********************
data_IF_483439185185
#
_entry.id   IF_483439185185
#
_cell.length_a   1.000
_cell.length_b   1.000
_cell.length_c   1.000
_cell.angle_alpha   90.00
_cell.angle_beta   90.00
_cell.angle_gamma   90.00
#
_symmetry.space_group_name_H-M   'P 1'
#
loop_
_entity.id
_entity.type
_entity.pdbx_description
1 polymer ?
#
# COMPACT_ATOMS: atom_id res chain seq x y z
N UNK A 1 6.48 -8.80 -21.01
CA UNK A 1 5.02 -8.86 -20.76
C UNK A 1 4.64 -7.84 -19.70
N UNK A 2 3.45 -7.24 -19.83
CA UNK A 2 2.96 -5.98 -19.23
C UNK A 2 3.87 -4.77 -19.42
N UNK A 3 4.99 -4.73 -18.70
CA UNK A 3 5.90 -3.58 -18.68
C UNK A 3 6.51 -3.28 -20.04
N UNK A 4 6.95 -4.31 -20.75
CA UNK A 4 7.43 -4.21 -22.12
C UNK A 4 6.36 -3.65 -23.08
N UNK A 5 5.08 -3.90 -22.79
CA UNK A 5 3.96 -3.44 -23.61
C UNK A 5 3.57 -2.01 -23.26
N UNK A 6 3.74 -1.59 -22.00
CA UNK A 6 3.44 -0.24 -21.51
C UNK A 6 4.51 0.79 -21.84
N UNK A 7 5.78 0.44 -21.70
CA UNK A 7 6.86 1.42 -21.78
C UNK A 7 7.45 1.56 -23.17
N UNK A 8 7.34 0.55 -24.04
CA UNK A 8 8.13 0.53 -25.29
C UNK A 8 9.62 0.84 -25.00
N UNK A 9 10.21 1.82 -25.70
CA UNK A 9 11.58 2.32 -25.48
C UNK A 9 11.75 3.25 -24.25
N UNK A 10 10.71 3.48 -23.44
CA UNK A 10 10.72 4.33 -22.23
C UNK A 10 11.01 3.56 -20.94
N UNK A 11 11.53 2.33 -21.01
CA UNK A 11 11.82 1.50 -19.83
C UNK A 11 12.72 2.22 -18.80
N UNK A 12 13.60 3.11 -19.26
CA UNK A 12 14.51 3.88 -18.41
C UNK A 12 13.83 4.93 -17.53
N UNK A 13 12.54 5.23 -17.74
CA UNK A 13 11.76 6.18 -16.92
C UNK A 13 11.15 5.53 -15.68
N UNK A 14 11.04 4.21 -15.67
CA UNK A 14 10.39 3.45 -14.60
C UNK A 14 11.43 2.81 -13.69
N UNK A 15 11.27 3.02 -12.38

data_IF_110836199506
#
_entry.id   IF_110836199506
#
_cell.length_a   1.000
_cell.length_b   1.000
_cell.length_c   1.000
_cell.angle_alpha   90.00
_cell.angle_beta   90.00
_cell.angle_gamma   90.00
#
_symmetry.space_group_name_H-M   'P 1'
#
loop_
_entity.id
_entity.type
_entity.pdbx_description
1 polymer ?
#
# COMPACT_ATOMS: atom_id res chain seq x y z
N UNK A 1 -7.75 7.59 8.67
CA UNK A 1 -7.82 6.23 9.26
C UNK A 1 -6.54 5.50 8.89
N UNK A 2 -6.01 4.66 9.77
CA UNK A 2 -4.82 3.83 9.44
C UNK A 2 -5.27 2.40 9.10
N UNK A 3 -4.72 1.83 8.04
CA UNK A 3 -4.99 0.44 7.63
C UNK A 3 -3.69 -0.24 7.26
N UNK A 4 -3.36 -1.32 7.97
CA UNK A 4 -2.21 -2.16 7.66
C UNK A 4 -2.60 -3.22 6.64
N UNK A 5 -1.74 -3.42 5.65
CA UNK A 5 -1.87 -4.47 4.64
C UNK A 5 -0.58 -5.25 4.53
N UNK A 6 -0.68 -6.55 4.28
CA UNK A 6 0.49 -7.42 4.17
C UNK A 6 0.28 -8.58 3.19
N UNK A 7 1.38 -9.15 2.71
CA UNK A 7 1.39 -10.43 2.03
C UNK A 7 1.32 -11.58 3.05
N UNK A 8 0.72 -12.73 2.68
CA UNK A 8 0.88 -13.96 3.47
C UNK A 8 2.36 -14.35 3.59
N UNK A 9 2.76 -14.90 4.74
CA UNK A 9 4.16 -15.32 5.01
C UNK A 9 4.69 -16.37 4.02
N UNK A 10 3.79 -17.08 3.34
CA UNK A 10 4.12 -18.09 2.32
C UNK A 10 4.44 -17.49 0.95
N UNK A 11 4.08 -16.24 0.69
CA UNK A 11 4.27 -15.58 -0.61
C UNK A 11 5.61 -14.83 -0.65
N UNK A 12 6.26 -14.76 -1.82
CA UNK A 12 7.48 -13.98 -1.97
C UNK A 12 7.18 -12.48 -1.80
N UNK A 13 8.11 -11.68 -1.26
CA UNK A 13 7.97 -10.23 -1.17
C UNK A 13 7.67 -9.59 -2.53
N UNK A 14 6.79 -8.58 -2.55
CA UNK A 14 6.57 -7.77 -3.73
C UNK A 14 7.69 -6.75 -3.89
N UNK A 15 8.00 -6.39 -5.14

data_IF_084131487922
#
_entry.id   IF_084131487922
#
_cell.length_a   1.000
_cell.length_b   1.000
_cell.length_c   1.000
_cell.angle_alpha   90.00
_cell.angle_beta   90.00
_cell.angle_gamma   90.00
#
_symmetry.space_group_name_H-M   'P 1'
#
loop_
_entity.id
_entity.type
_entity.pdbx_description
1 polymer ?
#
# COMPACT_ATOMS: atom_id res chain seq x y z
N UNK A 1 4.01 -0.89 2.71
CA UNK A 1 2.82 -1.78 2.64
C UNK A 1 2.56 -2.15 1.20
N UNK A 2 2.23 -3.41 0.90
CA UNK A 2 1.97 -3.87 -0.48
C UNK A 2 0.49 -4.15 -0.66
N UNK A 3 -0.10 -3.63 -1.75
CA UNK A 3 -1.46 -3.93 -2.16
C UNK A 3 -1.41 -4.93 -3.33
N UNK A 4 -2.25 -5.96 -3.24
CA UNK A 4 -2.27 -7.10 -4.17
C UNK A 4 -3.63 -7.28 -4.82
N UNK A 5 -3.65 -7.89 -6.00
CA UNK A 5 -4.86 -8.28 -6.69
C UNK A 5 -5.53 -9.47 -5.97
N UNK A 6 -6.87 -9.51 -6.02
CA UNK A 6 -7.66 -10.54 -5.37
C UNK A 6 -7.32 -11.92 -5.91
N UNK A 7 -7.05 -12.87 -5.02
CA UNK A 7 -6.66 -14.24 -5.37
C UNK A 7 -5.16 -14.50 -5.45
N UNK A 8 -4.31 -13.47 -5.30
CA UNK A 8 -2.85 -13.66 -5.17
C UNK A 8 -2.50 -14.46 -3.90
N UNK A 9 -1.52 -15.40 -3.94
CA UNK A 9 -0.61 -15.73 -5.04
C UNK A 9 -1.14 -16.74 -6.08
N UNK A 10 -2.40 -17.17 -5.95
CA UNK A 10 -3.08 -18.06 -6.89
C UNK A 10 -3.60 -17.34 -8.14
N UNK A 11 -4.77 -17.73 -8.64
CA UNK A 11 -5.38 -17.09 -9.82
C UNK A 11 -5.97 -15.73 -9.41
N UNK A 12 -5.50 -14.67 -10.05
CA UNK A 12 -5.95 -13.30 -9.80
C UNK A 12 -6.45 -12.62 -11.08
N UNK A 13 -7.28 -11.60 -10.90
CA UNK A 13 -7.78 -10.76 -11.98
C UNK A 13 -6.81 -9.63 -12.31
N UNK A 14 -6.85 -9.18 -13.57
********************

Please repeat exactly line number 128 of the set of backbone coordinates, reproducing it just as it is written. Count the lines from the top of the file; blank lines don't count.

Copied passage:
#